While it is obvious that Berkshire’s holdings of marketable securities have dropped in value, as I reported at the end of March, it is far from clear to me that the level of decline has sufficiently impacted statutory capital levels such that the risk of default on Berkshire’s contractual obligations has increased to any material degree. The question for the ratings firm is not whether Berkshire’s shareholders have experienced a decline in the value of their holdings but whether Berkshire’s creditors might face a higher risk of default. Despite the decline in the equity portfolio, the combination of the remaining market value and the earnings power of the operating companies combine to make it inconceivable that a default would occur.
Moody’s does recognize that many subsidiaries are uncorrelated to the overall economy and will continue to perform well. There is also mention of the underwriting record of the insurance subsidiaries. I find the reference to the volatility created by Berkshire’s widely misunderstood derivatives portfolio to be perplexing based on the features of those derivatives and the fact that any cash outlays related to the derivatives will occur after most outstanding Berkshire notes will mature. The analyst appears to be concerned with the mark to market impact of the derivatives, but this has nothing to do with liquidity or ability to fulfill contractual obligations:
The company has several businesses that are relatively uncorrelated to the general economy and that continue to perform well. These include the diversified utility group under MidAmerican Energy Holdings Company along with certain manufacturing and service businesses. Berkshire’s insurance segment continues to generate healthy underwriting gains — on average over time — and the firm is reducing its aggregate exposure to natural catastrophes in light of the reduced capital position at National Indemnity. Other challenges facing the company include the potential for increased credit losses at Clayton Homes, the manufactured housing lender, although the credit performance remains well above industry norms. Berkshire is also exposed to heightened volatility in its earnings and capital base related to market value fluctuations within its large portfolio of equity derivatives.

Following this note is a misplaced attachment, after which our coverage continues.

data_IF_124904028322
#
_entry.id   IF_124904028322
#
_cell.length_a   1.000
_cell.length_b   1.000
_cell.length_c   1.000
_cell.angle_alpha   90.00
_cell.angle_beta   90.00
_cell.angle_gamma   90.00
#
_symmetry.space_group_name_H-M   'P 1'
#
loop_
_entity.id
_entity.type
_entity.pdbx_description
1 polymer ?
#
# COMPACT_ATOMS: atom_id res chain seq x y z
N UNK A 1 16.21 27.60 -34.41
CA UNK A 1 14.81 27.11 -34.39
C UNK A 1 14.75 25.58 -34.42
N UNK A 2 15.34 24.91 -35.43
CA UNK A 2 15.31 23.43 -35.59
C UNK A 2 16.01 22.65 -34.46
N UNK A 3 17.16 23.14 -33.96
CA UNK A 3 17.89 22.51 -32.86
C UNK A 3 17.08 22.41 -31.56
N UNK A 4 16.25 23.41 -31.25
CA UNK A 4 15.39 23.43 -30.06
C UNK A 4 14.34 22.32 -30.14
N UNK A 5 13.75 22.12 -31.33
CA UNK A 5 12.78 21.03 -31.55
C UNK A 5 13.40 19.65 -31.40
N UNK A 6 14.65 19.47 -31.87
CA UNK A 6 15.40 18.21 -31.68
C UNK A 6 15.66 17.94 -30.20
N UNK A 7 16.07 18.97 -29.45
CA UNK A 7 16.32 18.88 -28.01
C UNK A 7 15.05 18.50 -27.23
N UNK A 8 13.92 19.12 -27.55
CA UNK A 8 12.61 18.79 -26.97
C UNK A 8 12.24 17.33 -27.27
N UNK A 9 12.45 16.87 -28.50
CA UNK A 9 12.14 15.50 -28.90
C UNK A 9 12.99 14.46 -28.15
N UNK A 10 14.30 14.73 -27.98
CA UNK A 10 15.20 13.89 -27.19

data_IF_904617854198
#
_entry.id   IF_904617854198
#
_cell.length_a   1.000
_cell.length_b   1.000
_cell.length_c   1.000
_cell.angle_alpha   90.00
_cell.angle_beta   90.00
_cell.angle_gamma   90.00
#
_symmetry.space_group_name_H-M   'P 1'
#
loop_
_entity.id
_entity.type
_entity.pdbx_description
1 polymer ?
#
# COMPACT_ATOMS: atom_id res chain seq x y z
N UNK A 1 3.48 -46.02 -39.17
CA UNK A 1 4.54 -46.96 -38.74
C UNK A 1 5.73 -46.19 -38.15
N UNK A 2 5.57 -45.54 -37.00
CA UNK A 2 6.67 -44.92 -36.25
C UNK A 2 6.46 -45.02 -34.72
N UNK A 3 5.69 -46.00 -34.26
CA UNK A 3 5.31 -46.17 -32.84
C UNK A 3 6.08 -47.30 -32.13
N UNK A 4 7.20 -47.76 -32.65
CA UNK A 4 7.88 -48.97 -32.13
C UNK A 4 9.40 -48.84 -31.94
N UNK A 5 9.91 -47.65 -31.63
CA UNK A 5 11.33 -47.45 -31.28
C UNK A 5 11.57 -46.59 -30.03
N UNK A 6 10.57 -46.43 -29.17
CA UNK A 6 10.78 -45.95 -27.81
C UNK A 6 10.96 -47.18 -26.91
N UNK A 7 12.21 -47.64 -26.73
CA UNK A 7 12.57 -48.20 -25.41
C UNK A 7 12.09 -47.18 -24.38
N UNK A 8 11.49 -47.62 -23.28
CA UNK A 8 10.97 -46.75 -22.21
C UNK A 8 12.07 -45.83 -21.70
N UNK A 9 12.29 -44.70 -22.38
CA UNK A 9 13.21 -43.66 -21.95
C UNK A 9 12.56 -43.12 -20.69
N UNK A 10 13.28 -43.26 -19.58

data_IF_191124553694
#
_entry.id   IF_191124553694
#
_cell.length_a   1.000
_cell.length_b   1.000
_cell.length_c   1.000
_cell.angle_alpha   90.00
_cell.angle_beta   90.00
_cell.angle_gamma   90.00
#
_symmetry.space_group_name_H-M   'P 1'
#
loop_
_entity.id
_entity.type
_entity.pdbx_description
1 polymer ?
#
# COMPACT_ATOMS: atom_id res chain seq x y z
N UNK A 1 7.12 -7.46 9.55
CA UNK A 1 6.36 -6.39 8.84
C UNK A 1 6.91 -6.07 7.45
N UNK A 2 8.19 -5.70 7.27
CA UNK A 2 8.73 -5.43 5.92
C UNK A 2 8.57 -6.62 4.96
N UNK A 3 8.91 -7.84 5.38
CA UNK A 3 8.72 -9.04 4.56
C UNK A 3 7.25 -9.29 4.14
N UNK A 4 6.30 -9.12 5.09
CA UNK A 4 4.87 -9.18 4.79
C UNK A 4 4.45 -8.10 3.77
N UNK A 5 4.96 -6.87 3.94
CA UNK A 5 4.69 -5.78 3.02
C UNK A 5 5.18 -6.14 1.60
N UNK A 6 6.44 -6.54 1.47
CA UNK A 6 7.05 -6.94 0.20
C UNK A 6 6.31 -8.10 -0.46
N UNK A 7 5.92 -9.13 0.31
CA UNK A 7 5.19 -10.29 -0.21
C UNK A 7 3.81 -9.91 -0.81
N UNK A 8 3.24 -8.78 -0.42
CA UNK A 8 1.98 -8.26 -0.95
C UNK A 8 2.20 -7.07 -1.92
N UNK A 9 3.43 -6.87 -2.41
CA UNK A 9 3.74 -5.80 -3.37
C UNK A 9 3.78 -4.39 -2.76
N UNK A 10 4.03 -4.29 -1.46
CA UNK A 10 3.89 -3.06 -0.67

Ratings Firms Credibility Seriously Harmed
Following the ratings debacles during the economic downturn, it is notable that the ratings firms still receive as much attention as they do. However, the reality is that the actions of the ratings firms do matter. I believe that Berkshire’s funding costs may have increased to some extent due to these actions, although the exact cause is hard to pinpoint.
Although Berkshire is not subject to posting higher levels of collateral on derivatives contracts due to the downgrades, many other firms are not in a similar position. The actions of the ratings firms have significant impact yet the track record over the past year does not inspire any confidence whether one is feeling safe with an affirmed AAA security or nervous due to the downgrade of a AAA security. A number of reform proposals have been circulating regarding the role of the ratings firms and it will be interesting to watch how these efforts play out in the coming months.